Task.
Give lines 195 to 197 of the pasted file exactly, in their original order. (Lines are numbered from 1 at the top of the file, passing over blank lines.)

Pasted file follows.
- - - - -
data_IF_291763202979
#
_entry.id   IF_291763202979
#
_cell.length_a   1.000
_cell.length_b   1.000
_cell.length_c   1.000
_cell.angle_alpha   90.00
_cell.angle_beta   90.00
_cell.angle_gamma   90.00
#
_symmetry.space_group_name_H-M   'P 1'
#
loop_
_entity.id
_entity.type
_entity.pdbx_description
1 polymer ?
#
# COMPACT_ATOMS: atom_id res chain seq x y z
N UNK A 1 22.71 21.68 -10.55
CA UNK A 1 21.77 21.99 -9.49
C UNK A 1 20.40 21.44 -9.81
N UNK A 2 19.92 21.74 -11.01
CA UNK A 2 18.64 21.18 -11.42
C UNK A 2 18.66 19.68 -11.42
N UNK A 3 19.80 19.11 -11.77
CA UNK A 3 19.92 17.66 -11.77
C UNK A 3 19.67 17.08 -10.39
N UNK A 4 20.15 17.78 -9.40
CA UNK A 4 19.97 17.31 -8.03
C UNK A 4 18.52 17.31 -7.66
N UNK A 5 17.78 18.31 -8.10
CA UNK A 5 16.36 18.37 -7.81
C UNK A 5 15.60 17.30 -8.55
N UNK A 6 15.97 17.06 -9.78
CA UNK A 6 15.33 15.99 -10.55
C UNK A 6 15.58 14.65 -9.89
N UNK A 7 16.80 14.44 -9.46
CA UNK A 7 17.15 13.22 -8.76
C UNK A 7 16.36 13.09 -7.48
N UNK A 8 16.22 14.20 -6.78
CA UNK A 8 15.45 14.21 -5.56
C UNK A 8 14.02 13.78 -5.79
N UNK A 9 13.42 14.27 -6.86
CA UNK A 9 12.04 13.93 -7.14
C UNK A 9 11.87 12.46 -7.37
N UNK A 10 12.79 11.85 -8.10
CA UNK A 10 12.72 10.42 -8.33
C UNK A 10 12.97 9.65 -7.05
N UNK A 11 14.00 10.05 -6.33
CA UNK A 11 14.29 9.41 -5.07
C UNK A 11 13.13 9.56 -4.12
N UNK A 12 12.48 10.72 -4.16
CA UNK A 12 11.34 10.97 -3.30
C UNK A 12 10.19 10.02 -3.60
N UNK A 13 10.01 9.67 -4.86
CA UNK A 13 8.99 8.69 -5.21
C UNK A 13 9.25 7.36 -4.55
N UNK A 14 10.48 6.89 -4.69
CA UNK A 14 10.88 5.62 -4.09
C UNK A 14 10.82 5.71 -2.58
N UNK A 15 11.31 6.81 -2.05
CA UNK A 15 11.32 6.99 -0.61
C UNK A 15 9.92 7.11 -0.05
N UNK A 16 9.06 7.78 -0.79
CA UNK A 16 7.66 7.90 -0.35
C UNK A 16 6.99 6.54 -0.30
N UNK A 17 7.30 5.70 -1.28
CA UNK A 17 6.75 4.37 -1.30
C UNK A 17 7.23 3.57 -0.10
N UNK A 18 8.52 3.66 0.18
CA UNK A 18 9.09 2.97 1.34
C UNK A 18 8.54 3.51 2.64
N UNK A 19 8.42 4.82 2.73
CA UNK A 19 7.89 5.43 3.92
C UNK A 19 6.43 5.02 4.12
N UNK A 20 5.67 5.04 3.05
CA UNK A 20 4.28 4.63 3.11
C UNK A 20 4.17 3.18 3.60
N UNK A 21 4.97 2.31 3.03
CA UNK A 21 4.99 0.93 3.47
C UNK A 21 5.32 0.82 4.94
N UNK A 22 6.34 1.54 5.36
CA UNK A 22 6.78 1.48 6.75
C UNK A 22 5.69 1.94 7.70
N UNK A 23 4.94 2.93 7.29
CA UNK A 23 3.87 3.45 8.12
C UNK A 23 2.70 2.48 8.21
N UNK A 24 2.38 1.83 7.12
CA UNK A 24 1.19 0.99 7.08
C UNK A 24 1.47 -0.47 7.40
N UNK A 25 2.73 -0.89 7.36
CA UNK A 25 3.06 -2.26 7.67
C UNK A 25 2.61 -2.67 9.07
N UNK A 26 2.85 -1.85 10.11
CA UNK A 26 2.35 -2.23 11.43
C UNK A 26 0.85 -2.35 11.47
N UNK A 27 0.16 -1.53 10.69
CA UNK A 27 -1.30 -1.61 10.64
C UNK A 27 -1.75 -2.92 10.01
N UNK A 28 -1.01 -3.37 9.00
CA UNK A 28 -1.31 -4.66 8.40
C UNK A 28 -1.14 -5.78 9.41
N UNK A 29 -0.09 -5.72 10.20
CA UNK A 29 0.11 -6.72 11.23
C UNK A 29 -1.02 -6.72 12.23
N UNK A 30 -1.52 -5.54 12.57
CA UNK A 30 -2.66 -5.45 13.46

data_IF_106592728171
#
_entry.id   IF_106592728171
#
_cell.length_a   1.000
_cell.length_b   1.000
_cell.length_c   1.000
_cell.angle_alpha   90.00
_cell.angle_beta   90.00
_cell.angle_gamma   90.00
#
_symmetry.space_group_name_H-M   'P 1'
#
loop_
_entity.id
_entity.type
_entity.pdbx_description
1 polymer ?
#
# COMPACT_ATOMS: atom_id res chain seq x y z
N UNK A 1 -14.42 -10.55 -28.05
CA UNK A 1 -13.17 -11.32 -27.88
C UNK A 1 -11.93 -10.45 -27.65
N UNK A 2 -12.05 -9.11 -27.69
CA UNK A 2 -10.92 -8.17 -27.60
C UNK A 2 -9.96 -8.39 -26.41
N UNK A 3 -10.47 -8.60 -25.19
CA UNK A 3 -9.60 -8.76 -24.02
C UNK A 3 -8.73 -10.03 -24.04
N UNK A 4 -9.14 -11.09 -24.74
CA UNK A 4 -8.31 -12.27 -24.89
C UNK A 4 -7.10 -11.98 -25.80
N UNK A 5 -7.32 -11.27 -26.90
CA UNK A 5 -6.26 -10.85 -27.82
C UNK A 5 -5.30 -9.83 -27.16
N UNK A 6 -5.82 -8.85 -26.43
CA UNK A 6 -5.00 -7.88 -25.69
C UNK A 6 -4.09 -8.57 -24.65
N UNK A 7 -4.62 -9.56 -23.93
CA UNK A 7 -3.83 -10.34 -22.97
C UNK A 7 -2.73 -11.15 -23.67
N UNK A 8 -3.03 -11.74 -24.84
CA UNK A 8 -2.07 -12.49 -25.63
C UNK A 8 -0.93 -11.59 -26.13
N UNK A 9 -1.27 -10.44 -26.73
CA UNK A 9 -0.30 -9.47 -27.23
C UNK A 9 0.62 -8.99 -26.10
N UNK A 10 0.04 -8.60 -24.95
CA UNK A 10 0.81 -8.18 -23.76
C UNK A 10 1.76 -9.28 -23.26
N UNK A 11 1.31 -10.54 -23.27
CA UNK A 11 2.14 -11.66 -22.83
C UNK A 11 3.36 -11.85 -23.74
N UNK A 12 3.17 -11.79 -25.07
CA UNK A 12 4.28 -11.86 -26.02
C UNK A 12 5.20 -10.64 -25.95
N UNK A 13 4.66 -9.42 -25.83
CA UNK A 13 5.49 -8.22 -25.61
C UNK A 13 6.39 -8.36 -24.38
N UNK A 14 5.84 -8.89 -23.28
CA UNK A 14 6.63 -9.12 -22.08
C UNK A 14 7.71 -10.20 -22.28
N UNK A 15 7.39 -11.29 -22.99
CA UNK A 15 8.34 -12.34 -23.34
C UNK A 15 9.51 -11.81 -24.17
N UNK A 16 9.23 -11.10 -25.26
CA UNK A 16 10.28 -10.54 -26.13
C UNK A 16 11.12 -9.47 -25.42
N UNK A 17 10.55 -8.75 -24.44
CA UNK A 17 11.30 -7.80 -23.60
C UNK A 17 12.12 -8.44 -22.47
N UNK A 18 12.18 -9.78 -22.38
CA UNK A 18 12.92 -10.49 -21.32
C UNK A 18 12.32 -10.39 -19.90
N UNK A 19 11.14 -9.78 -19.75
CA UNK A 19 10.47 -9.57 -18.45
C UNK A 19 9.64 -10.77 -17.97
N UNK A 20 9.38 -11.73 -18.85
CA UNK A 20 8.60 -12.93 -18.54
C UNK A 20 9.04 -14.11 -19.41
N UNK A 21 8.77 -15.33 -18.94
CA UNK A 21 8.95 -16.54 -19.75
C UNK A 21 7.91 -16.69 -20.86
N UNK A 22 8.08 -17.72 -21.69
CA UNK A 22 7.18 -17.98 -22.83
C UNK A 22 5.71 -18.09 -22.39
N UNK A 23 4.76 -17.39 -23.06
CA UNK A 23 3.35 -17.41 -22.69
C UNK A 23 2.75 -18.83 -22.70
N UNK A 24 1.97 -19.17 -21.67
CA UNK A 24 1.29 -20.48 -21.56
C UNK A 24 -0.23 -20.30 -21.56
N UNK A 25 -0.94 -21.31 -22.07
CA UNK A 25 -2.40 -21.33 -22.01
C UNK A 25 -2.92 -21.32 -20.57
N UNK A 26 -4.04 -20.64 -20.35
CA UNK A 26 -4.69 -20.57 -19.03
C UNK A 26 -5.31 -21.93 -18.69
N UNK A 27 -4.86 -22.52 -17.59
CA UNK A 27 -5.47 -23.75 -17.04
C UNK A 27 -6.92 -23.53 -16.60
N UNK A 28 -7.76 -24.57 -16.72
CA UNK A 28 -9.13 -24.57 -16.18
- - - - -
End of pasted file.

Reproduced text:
C UNK A 22 5.71 -18.09 -22.39
N UNK A 23 4.76 -17.39 -23.06
CA UNK A 23 3.35 -17.41 -22.69